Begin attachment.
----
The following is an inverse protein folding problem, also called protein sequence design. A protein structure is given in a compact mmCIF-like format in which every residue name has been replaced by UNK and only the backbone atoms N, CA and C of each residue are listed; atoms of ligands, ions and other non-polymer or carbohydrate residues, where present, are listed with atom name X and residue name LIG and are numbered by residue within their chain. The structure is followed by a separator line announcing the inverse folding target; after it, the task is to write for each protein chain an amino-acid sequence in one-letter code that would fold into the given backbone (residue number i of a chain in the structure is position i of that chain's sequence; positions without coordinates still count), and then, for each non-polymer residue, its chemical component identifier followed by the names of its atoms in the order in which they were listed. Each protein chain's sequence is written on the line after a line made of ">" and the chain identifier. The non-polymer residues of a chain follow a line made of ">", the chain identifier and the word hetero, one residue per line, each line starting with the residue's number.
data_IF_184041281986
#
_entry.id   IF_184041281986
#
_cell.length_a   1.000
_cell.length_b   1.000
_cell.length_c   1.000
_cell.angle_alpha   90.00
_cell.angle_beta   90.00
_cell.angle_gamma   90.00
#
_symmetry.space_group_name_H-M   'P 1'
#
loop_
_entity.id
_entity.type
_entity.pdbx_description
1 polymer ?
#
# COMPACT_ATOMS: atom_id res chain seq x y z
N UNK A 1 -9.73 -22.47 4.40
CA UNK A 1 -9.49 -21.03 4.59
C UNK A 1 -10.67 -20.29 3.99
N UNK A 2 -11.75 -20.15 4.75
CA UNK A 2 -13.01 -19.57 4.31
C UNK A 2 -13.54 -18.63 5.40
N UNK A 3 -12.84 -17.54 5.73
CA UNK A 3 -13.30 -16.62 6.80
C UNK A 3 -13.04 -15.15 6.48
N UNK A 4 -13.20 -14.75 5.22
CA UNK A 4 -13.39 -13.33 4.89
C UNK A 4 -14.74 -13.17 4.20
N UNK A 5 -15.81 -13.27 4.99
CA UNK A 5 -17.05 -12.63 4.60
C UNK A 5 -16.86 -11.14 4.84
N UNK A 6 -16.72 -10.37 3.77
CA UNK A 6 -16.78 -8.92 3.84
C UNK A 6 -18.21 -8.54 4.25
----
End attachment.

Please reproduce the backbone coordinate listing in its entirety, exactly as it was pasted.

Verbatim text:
The following is an inverse protein folding problem, also called protein sequence design. A protein structure is given in a compact mmCIF-like format in which every residue name has been replaced by UNK and only the backbone atoms N, CA and C of each residue are listed; atoms of ligands, ions and other non-polymer or carbohydrate residues, where present, are listed with atom name X and residue name LIG and are numbered by residue within their chain. The structure is followed by a separator line announcing the inverse folding target; after it, the task is to write for each protein chain an amino-acid sequence in one-letter code that would fold into the given backbone (residue number i of a chain in the structure is position i of that chain's sequence; positions without coordinates still count), and then, for each non-polymer residue, its chemical component identifier followed by the names of its atoms in the order in which they were listed. Each protein chain's sequence is written on the line after a line made of ">" and the chain identifier. The non-polymer residues of a chain follow a line made of ">", the chain identifier and the word hetero, one residue per line, each line starting with the residue's number.
data_IF_184041281986
#
_entry.id   IF_184041281986
#
_cell.length_a   1.000
_cell.length_b   1.000
_cell.length_c   1.000
_cell.angle_alpha   90.00
_cell.angle_beta   90.00
_cell.angle_gamma   90.00
#
_symmetry.space_group_name_H-M   'P 1'
#
loop_
_entity.id
_entity.type
_entity.pdbx_description
1 polymer ?
#
# COMPACT_ATOMS: atom_id res chain seq x y z
N UNK A 1 -9.73 -22.47 4.40
CA UNK A 1 -9.49 -21.03 4.59
C UNK A 1 -10.67 -20.29 3.99
N UNK A 2 -11.75 -20.15 4.75
CA UNK A 2 -13.01 -19.57 4.31
C UNK A 2 -13.54 -18.63 5.40
N UNK A 3 -12.84 -17.54 5.73
CA UNK A 3 -13.30 -16.62 6.80
C UNK A 3 -13.04 -15.15 6.48
N UNK A 4 -13.20 -14.75 5.22
CA UNK A 4 -13.39 -13.33 4.89
C UNK A 4 -14.74 -13.17 4.20
N UNK A 5 -15.81 -13.27 4.99
CA UNK A 5 -17.05 -12.63 4.60
C UNK A 5 -16.86 -11.14 4.84
N UNK A 6 -16.72 -10.37 3.77
CA UNK A 6 -16.78 -8.92 3.84
C UNK A 6 -18.21 -8.54 4.25